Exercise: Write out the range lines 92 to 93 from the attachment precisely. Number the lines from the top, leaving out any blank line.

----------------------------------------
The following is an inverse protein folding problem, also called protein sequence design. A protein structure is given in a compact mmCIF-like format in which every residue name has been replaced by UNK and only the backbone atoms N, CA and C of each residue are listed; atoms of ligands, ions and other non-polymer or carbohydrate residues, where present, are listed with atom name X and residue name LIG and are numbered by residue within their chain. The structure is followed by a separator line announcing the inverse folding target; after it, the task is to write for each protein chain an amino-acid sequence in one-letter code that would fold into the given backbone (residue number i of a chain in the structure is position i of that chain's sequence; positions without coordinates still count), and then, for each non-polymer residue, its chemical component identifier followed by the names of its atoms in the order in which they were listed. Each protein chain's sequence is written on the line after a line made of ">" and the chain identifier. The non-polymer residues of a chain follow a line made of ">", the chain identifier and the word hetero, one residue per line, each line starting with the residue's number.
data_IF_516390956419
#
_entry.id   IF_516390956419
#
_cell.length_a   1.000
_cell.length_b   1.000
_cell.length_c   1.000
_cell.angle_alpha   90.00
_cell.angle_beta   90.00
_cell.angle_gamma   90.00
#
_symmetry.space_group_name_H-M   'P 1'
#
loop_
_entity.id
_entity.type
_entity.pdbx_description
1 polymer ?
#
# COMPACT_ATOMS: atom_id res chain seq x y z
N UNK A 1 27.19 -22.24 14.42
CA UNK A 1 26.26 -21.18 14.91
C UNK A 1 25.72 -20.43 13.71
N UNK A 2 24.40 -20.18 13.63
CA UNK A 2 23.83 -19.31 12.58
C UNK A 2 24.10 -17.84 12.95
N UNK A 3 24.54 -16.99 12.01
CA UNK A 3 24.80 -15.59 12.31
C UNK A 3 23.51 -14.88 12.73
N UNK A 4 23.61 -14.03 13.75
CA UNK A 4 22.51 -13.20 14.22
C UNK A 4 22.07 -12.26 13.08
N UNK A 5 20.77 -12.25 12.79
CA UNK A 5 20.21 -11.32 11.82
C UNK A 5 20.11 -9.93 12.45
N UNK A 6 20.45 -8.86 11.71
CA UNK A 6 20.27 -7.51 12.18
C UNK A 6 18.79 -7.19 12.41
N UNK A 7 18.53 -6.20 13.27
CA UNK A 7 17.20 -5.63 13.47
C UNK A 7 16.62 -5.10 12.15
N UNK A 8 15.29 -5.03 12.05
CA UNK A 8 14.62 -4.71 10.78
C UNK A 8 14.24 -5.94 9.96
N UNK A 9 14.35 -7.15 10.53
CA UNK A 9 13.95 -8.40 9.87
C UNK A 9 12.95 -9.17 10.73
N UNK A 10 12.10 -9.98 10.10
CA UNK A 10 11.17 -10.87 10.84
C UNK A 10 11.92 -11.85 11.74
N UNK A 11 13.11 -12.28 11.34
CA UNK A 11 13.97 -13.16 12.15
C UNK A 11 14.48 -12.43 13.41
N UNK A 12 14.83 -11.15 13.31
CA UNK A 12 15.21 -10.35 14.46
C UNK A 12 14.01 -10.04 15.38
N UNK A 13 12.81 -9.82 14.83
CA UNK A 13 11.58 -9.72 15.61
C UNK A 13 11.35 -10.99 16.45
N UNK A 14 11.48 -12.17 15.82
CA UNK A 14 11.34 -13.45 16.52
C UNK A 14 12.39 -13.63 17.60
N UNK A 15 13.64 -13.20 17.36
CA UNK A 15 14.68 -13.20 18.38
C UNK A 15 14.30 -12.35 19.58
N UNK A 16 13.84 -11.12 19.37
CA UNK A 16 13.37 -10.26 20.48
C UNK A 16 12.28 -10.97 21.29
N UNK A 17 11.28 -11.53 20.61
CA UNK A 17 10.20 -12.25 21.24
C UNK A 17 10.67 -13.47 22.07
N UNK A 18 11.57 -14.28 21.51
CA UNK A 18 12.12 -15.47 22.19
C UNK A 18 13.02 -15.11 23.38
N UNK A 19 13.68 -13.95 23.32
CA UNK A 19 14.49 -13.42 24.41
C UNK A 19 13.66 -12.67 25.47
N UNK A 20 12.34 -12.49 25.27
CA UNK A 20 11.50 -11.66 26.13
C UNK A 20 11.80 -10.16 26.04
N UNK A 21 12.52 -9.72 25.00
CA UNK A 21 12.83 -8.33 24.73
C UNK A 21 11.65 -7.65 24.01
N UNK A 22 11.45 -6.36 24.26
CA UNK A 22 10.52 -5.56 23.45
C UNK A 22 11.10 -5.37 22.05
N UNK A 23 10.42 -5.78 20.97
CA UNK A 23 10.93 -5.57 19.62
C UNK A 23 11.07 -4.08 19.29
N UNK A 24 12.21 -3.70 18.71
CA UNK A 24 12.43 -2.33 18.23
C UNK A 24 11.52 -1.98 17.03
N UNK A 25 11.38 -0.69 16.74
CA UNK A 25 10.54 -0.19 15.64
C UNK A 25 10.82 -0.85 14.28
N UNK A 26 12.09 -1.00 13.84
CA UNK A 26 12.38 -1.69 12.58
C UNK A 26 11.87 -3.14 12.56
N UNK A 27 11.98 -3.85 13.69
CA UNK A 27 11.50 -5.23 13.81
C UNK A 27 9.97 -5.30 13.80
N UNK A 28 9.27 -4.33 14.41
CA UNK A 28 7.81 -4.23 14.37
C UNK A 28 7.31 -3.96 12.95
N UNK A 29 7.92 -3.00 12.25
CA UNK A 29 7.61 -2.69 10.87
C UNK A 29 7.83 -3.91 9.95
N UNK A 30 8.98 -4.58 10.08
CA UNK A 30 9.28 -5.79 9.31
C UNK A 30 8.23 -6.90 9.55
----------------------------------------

CA UNK A 24 12.43 -2.33 18.23
C UNK A 24 11.52 -1.98 17.03